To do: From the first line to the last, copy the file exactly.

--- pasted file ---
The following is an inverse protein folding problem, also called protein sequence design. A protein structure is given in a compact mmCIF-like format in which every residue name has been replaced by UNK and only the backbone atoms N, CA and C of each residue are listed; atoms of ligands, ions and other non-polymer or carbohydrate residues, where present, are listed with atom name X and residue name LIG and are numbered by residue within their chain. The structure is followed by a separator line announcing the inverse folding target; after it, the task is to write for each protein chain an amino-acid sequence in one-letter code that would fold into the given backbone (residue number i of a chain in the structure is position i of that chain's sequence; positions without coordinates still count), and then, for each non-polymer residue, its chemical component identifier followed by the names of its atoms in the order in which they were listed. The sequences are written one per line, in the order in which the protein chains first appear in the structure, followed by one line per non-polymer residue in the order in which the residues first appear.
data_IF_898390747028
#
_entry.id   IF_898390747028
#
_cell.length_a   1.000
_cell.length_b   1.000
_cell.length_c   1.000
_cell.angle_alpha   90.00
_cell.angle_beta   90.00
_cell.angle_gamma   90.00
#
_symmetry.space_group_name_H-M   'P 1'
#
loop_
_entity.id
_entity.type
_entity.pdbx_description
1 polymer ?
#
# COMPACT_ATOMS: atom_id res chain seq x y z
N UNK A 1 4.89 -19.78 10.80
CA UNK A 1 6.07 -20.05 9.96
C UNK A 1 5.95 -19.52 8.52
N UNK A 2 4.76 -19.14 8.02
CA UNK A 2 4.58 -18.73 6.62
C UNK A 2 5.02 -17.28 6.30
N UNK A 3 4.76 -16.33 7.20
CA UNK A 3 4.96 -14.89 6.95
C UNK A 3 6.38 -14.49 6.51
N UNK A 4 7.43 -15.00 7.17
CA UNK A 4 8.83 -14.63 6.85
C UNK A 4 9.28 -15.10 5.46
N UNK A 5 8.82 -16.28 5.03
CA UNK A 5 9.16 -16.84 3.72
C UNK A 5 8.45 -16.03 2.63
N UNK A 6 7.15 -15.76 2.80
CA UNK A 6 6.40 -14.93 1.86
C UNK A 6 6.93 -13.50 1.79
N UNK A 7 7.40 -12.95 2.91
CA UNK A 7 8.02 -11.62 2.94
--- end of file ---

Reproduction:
The following is an inverse protein folding problem, also called protein sequence design. A protein structure is given in a compact mmCIF-like format in which every residue name has been replaced by UNK and only the backbone atoms N, CA and C of each residue are listed; atoms of ligands, ions and other non-polymer or carbohydrate residues, where present, are listed with atom name X and residue name LIG and are numbered by residue within their chain. The structure is followed by a separator line announcing the inverse folding target; after it, the task is to write for each protein chain an amino-acid sequence in one-letter code that would fold into the given backbone (residue number i of a chain in the structure is position i of that chain's sequence; positions without coordinates still count), and then, for each non-polymer residue, its chemical component identifier followed by the names of its atoms in the order in which they were listed. The sequences are written one per line, in the order in which the protein chains first appear in the structure, followed by one line per non-polymer residue in the order in which the residues first appear.
data_IF_898390747028
#
_entry.id   IF_898390747028
#
_cell.length_a   1.000
_cell.length_b   1.000
_cell.length_c   1.000
_cell.angle_alpha   90.00
_cell.angle_beta   90.00
_cell.angle_gamma   90.00
#
_symmetry.space_group_name_H-M   'P 1'
#
loop_
_entity.id
_entity.type
_entity.pdbx_description
1 polymer ?
#
# COMPACT_ATOMS: atom_id res chain seq x y z
N UNK A 1 4.89 -19.78 10.80
CA UNK A 1 6.07 -20.05 9.96
C UNK A 1 5.95 -19.52 8.52
N UNK A 2 4.76 -19.14 8.02
CA UNK A 2 4.58 -18.73 6.62
C UNK A 2 5.02 -17.28 6.30
N UNK A 3 4.76 -16.33 7.20
CA UNK A 3 4.96 -14.89 6.95
C UNK A 3 6.38 -14.49 6.51
N UNK A 4 7.43 -15.00 7.17
CA UNK A 4 8.83 -14.63 6.85
C UNK A 4 9.28 -15.10 5.46
N UNK A 5 8.82 -16.28 5.03
CA UNK A 5 9.16 -16.84 3.72
C UNK A 5 8.45 -16.03 2.63
N UNK A 6 7.15 -15.76 2.80
CA UNK A 6 6.40 -14.93 1.86
C UNK A 6 6.93 -13.50 1.79
N UNK A 7 7.40 -12.95 2.91
CA UNK A 7 8.02 -11.62 2.94